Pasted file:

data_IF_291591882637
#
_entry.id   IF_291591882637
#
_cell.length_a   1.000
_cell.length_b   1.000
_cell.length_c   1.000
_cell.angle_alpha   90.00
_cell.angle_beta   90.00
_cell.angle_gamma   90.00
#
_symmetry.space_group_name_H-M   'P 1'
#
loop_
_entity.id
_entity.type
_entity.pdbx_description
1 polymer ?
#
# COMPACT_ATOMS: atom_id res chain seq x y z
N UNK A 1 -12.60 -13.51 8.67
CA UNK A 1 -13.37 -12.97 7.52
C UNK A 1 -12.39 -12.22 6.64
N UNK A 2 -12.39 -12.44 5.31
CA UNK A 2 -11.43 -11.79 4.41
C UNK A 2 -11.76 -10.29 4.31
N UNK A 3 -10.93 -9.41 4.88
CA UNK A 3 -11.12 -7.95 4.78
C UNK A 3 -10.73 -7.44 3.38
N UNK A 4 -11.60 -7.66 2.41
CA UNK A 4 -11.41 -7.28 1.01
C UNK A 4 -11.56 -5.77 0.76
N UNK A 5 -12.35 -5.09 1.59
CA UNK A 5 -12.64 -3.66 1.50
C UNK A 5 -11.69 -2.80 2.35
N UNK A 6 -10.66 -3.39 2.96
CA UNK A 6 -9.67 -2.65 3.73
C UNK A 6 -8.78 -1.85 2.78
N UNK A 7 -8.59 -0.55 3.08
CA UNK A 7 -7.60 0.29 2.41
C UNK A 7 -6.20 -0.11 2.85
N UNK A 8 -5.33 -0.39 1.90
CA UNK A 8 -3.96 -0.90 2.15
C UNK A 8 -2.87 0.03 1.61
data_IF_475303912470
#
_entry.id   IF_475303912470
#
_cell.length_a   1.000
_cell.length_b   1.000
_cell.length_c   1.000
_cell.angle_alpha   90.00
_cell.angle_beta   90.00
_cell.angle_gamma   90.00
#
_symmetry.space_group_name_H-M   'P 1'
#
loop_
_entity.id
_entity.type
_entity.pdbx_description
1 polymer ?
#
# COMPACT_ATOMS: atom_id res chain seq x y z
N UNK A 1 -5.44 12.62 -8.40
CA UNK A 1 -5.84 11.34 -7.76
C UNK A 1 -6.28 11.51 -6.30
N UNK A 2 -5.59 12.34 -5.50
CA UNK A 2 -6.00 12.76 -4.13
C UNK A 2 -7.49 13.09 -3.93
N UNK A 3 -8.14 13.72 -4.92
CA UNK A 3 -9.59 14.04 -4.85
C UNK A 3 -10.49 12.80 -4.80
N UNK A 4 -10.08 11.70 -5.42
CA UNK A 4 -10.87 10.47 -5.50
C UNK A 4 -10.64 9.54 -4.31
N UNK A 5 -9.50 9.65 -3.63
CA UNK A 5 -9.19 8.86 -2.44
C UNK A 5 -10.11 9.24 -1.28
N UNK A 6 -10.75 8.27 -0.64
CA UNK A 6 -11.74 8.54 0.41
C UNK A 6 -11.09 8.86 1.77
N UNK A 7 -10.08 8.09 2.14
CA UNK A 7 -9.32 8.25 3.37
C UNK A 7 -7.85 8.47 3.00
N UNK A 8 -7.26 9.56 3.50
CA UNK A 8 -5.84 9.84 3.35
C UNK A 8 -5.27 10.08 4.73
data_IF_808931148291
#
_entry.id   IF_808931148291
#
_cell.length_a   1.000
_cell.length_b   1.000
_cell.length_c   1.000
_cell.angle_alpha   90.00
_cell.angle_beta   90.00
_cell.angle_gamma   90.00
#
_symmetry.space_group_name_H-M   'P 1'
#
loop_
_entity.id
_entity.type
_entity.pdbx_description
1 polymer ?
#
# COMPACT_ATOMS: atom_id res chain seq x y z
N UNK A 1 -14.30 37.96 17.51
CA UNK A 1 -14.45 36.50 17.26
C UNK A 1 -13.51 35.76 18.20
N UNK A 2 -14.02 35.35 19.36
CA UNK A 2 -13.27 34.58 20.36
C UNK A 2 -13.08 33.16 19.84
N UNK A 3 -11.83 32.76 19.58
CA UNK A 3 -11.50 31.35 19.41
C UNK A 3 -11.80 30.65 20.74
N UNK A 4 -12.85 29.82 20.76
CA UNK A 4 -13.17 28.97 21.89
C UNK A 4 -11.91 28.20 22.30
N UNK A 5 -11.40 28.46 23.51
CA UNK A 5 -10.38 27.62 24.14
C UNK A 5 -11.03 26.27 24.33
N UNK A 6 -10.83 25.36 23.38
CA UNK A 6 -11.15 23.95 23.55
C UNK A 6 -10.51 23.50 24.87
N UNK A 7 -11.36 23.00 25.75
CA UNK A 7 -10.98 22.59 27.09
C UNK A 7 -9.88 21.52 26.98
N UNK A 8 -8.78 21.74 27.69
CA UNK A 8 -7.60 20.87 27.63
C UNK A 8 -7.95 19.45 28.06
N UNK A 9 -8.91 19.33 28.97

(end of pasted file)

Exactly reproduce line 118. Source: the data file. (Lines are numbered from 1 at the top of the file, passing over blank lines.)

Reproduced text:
N UNK A 4 -12.85 29.82 20.76